One week after it became the site of the deadliest mass shooting in church history, the First Baptist Church in Sutherland Springs, Texas, reopened to the public.
But its appearance was decidedly different than when a lone gunman entered the house of worship and sprayed the congregants with more than 450 bullets, killing 26.
Gone were the pews, replaced by 26 white chairs marking the locations where worshippers died. Each chair had a name inscribed on the backrest; and on the seat, a red rose.
Blood was scrubbed from the floor, walls, and ceiling and the surfaces whitewashed; a fitting metaphor for Christ’s sacrificial death on a cross and its effect on the heart of each believer.
An audio recording of Scripture readings by church staff played on a loudspeaker.
Melissa Jeltsen, writing for the Huffington Post described it perfectly, “The scene of an unspeakable crime had been transformed into a moving tribute to those who lost their lives.” Ultimately the church will be razed in favor of a new building.
Sadly, the question of what to do with a church building that has witnessed tragedy is one that too many congregations have had to ask.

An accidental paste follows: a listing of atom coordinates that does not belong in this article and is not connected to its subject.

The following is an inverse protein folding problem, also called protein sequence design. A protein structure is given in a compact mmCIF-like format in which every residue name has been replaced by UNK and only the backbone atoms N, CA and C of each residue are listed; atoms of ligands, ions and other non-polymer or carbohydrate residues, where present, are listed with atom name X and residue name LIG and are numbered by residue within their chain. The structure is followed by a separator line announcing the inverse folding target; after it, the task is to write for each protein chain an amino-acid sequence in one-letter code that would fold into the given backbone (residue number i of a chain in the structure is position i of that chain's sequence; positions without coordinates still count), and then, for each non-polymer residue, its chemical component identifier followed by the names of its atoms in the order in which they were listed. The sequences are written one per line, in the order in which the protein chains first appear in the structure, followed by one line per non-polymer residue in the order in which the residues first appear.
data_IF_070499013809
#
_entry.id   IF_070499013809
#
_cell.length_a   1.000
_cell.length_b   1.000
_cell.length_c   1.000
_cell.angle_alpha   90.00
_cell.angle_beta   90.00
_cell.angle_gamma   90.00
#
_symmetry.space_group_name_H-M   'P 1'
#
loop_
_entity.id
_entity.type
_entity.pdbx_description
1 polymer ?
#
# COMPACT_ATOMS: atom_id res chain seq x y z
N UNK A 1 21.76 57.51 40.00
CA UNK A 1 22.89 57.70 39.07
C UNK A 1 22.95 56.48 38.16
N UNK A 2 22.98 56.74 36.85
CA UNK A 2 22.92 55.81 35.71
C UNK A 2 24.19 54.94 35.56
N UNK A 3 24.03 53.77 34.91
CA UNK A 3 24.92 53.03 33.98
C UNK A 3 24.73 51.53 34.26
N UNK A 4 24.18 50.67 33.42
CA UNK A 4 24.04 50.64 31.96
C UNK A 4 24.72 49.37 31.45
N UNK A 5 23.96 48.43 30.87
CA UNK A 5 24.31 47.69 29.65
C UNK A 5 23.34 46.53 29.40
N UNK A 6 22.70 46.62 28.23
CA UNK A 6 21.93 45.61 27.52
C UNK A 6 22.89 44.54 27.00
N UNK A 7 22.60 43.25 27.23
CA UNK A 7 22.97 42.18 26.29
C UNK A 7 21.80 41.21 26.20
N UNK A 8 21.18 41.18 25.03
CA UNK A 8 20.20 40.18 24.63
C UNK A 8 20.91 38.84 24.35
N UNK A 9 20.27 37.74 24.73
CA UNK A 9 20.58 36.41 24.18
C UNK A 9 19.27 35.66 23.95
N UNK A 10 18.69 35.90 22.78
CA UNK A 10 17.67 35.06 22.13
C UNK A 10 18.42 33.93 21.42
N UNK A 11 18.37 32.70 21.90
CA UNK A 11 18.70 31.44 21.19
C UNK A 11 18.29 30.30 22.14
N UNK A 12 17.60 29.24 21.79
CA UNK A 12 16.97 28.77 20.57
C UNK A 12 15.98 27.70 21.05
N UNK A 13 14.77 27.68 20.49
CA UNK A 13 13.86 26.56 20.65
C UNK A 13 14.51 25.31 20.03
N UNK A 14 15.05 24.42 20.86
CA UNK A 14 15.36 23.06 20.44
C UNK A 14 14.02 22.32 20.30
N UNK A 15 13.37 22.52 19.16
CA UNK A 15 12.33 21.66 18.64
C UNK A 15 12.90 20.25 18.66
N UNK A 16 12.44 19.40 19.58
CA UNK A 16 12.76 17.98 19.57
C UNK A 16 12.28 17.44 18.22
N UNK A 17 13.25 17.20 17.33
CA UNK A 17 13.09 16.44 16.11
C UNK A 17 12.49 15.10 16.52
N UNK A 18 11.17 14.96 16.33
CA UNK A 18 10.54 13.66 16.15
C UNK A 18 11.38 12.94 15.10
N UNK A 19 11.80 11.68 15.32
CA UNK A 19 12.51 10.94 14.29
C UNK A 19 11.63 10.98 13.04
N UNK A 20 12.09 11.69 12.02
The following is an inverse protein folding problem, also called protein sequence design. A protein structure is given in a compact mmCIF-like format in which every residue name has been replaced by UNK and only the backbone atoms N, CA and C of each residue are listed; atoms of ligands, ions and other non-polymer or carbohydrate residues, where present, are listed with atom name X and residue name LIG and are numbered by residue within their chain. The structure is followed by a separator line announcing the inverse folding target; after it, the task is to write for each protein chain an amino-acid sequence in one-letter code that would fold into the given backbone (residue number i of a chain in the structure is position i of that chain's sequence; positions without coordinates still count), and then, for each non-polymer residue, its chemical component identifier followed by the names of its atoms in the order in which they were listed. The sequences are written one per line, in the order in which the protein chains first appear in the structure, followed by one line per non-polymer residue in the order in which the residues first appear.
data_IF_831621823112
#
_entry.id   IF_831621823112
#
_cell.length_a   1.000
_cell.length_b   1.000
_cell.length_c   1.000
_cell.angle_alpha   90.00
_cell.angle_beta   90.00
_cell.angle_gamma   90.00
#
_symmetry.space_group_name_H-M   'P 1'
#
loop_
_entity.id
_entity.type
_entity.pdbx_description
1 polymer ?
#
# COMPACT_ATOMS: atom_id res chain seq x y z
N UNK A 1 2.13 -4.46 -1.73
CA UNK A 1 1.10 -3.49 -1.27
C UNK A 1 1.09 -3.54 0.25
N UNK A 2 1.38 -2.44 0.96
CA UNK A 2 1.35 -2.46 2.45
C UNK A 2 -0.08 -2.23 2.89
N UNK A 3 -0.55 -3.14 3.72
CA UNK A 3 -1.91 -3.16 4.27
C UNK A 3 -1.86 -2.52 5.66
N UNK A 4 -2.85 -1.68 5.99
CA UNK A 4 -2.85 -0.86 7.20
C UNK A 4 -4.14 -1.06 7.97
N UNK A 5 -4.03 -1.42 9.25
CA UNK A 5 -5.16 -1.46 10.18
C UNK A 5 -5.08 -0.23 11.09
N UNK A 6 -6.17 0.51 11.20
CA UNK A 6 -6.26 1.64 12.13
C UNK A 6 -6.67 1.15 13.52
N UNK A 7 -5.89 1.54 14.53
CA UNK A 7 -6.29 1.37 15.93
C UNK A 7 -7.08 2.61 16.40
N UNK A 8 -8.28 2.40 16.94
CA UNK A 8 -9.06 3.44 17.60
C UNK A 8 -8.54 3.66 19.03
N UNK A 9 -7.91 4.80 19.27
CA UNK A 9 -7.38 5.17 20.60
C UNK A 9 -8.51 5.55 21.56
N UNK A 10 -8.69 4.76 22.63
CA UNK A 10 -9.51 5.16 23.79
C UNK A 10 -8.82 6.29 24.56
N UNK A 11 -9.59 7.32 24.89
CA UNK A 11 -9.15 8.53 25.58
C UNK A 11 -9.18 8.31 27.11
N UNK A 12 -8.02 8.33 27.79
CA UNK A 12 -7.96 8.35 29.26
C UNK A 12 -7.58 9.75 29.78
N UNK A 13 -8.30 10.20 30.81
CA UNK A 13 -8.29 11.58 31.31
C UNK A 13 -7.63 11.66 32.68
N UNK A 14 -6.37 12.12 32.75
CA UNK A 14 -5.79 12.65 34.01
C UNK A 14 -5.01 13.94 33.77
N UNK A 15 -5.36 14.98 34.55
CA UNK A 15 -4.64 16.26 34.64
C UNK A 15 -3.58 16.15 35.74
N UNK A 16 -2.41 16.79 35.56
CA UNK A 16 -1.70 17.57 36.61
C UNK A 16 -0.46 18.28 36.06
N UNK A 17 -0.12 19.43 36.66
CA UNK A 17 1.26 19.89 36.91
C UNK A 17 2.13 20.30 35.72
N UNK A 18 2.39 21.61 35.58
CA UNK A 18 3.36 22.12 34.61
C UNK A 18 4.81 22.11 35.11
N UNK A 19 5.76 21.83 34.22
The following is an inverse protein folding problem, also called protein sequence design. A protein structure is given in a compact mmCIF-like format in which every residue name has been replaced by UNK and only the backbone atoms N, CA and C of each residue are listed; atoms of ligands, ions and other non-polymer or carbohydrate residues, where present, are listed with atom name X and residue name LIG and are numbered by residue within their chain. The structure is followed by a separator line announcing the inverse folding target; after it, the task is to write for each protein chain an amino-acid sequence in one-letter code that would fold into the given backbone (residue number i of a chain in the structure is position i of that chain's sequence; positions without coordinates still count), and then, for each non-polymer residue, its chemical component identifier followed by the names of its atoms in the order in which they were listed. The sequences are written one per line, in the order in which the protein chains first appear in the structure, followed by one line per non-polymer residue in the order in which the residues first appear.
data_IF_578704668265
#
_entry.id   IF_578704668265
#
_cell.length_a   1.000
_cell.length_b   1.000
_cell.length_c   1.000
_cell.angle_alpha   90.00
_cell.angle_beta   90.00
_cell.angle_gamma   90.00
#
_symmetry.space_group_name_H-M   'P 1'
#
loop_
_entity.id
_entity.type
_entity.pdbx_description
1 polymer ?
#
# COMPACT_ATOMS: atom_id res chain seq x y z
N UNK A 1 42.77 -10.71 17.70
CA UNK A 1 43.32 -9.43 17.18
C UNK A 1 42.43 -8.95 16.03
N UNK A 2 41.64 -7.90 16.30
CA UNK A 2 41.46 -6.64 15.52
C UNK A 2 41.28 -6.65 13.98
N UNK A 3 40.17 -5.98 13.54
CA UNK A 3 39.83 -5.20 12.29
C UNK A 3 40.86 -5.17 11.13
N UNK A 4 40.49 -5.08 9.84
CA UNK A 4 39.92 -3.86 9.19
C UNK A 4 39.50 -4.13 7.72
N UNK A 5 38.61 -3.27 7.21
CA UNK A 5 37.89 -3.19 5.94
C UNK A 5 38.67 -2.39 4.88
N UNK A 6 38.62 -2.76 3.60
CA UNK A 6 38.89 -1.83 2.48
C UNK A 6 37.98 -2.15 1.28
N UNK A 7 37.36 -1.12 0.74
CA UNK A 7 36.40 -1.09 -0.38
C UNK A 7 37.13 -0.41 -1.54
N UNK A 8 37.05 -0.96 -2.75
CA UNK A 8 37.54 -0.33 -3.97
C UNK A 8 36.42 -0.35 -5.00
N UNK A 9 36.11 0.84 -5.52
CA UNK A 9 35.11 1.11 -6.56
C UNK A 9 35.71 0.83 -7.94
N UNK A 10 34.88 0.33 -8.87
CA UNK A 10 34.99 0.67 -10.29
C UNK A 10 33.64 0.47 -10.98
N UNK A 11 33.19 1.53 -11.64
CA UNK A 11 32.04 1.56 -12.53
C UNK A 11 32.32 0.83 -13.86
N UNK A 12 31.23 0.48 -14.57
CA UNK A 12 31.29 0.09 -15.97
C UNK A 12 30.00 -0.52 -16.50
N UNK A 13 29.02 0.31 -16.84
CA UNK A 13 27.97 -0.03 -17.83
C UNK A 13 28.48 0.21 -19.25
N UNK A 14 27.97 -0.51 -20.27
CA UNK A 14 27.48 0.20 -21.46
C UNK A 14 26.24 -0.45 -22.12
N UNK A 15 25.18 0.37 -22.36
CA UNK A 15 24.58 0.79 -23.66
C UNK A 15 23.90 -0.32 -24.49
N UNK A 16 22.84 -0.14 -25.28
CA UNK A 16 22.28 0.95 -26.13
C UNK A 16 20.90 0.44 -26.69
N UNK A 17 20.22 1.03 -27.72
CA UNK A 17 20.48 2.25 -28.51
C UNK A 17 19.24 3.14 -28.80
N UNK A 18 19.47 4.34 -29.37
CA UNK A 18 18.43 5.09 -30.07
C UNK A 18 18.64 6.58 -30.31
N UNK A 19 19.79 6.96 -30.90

DEFIANCE IN THE MIDST OF FEAR
Dallas Drake, a criminologist at the Center for Homicide Research in Minneapolis counts 147 church shootings from 2006-2016.
At Burnette Chapel Church of Christ in Antioch, Tennessee, members came together for their regularly scheduled service just three days after a gunman killed a woman and injured seven others in late September.
Church leaders said they had to meet, to do otherwise would have felt like giving up.
Still, some changes are inevitable for the safety of the faithful. Joey Spann, the minister of Burnette Chapel Church of Christ, told The Tennessean after the attack, “Churches, you don’t lock the doors. But we may have to. It’s sad.”
GENESIS 50:20 IN ACTION
The aftermath of the shooting at Emanuel AME Church in Charleston, S.C. wasn’t as much a change to a building, or a sense of safety among congregants but a desire to seek justice in the face of unabashed evil.
Nine people died in that onslaught. But in God’s hands intended evil becomes eventual good. The surviving victims offered forgiveness to the shooter in a demonstration of God’s grace. Politicians, journalists and a steady stream of tourists visited the church to begin a conversation on justice and to marvel at the forgiveness of those who lost loved ones. Could these be lessons that can help a deeply divided nation?
Perhaps Emanuel’s first female pastor, the Rev. Dr. Betty Deas Clark, has the best response to the question, “What do you do with a church building that has witnessed tragedy?”
In a YouTube video she said, “Last summer, our church suffered a great tragedy. But we never gave up our faith. We never gave up on God because God never gives up on us. Through it all, our church stands strong.”